Bats meet strange apes face-to-face


wow - a bat up close         meeting the class 

Three heroic bats came face to face with fascinating animals called ‘humans’ yesterday in a project to raise awareness about these odd creatures. The daring trio were a Noctule named Belinda, a Brown Long-eared bat called Leo and a Soprano Pipistrelle who wishes to remain anonymous. They teamed up with David Endacott of the Oxfordshire Bat Group and Jason Ball at Sheepdrove Organic Farm, and went to visit children at Lambourn Primary School.

Our brave bats enjoyed the day, and learned a lot.

Belinda said, “These people were very friendly, not like what you see on TV. Mr Endacott told them lots about us, how we find food and where we like to live. Most of them were pupils at Lambourn Primary School. They actually put up some new bat houses in the school grounds, which I thought was very kind. I expect the local Pipistrelles would love to move in to one of those boxes. I might think about it, if the moths and beetles living there are big enough!”

 bat box 1        box on tree

Often misunderstood, sometimes feared, humans are most active during the day while most bats are asleep. At first echo, human beings might appear rather pathetic, after all they have such tiny ears, and indeed their hearing is poor. “They can’t echo-locate for toffee,” says Leo, and he should know. They also cannot fly without special machines such as helicopters, and are not capable of hanging onto a wall upside-down for more than a matter of minutes. Read more…

They have a varied diet, consuming hardly any insects at all (how puzzling!) and never eat half their bodyweight in food in a single day. Not even when they are very hungry. Unlike bats, who can tolerate body temperatures from near freezing to well over 40 degrees Celsius in the summer, humans have a very low range of body temperature, usually around 37 Celsius, give or take one or two degrees. Humans cannot hibernate either!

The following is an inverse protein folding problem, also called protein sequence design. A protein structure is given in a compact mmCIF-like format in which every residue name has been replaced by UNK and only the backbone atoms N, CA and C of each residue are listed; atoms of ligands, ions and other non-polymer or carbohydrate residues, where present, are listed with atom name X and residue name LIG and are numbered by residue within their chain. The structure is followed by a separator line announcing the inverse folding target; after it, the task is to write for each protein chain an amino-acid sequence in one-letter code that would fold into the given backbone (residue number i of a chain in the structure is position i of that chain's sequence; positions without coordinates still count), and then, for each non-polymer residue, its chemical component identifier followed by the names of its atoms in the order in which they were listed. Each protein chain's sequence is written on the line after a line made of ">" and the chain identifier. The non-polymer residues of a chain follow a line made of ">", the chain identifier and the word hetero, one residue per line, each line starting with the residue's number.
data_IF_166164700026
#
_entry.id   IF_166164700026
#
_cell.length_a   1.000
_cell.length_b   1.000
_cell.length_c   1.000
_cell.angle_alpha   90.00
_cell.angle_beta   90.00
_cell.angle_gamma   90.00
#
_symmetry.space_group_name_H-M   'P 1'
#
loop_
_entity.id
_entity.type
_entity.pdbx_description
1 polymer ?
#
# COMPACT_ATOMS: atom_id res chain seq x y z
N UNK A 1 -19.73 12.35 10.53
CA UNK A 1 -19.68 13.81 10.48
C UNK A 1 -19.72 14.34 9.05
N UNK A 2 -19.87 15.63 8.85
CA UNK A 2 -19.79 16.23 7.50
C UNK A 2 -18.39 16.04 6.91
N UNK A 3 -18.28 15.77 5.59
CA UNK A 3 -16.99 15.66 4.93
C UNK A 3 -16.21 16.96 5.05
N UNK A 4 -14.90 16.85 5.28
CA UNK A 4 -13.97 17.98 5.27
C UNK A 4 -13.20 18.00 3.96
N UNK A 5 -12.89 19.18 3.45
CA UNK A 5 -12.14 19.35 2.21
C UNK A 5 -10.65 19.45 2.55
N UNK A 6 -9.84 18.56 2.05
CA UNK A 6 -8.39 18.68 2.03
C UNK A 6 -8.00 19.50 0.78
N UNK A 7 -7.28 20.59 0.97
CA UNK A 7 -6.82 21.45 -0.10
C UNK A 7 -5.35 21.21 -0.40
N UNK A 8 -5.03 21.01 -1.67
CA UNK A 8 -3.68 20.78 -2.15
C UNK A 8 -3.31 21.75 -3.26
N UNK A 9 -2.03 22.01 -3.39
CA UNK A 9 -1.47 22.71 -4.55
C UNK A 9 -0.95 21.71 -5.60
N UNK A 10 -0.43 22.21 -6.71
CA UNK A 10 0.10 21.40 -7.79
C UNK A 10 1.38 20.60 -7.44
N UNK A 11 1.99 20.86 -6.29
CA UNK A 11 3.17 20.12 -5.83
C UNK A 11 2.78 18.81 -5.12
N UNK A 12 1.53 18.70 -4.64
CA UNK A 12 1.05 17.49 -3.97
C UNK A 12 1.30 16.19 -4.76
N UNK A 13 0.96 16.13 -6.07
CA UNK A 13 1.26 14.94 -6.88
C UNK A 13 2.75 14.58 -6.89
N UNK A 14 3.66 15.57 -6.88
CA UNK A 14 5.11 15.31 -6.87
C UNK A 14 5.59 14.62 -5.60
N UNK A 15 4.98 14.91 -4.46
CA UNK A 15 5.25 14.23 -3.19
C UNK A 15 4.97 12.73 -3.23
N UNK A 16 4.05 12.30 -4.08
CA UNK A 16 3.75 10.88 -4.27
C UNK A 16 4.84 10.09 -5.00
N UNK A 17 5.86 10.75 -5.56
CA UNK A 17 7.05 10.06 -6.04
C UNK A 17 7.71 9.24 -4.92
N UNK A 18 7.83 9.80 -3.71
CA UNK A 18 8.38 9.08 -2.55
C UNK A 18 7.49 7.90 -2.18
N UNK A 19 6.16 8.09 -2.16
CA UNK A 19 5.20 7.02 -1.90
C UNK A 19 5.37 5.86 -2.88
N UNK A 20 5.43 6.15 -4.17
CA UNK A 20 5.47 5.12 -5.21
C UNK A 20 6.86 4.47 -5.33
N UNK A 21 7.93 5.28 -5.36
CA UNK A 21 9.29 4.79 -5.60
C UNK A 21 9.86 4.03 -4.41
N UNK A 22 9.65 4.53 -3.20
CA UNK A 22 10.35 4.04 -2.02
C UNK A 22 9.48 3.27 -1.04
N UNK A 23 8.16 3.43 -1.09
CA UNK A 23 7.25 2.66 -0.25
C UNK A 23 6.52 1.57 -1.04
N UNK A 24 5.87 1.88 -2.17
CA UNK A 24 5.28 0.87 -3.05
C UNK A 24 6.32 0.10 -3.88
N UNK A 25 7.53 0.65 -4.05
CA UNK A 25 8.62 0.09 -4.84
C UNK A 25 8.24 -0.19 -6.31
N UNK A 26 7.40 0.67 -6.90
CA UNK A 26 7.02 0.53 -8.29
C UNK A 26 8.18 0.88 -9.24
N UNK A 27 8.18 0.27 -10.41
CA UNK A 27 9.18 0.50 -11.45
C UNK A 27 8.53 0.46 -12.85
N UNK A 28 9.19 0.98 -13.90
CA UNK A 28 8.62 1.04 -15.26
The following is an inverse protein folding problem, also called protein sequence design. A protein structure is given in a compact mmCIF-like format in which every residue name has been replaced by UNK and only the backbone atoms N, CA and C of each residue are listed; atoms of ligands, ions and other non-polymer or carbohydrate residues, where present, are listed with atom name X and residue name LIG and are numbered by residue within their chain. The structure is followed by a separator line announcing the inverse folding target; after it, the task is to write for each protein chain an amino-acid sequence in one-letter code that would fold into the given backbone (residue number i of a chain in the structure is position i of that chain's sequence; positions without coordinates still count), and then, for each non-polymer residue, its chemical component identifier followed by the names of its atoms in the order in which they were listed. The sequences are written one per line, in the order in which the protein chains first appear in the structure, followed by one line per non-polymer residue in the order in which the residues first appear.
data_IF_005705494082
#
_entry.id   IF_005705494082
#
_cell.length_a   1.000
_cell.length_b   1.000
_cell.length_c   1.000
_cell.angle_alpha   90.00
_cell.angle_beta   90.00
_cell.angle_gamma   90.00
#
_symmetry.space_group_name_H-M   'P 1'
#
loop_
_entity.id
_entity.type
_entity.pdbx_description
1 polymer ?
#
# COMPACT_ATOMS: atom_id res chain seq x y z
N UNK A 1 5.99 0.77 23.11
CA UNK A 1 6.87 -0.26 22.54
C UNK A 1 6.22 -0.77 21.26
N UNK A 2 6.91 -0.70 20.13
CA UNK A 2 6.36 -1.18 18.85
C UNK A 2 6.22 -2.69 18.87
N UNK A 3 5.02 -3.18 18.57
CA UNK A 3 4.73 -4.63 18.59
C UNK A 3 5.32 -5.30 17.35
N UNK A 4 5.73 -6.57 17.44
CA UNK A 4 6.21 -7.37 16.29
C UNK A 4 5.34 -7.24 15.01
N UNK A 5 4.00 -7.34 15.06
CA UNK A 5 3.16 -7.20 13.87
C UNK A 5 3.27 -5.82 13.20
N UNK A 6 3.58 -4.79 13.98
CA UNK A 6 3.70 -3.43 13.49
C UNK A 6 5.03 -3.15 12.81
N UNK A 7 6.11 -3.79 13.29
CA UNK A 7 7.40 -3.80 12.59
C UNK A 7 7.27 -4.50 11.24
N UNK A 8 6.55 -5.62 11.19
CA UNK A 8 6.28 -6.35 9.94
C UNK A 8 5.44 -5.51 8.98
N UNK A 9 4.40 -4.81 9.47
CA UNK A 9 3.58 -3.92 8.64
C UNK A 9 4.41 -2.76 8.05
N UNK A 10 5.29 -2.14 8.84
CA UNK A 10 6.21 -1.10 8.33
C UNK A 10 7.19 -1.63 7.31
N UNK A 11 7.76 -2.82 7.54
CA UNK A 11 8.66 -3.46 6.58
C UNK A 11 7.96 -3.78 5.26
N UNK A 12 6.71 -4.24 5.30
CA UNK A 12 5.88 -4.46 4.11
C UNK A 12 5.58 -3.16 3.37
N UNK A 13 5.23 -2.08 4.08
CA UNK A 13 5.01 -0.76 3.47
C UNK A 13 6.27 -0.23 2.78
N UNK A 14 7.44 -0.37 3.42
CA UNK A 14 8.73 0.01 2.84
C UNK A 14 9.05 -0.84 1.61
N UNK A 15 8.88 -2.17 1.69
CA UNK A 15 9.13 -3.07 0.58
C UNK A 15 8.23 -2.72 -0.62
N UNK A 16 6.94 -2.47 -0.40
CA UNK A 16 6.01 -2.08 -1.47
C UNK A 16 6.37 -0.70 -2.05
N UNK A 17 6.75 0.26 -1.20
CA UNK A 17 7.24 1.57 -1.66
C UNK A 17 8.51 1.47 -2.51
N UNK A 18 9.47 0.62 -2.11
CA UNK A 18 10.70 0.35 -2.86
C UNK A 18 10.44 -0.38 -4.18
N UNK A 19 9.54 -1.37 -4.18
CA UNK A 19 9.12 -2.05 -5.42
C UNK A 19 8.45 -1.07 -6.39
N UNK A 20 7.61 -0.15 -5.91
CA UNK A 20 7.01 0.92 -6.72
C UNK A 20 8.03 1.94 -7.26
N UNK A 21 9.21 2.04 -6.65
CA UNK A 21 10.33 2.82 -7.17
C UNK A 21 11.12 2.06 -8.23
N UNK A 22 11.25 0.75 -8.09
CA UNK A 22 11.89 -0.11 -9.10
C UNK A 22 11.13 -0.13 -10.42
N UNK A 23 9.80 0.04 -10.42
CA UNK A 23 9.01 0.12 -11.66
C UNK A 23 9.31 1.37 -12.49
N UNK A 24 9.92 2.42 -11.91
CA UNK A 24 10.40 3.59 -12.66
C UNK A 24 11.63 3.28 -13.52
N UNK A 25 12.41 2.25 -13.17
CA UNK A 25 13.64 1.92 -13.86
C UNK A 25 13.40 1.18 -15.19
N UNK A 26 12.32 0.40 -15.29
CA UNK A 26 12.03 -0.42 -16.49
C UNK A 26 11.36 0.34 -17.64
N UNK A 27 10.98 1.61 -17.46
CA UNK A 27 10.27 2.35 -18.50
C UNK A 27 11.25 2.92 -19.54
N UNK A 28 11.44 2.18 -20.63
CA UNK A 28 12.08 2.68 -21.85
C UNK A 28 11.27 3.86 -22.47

Despite appearances, human beings are actually quite clever creatures, and social animals like bats, living in gatherings of various sizes all over the world. Some bats even argue that humans are an important part of biodiversity and we should try to get along with people. After all, many of us share a home with humans and they play a big part in the state of our local countryside.

Read more…

bat on shoulder         listening to a bat with a detector 


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One Response to “Bats meet strange apes face-to-face”

  1. Nikki Says:

    i think bats are amazing and its totally awesome that yall take care of them….i wish i had bats at the same time i dont because they are a little creepy…bu i like what yall do

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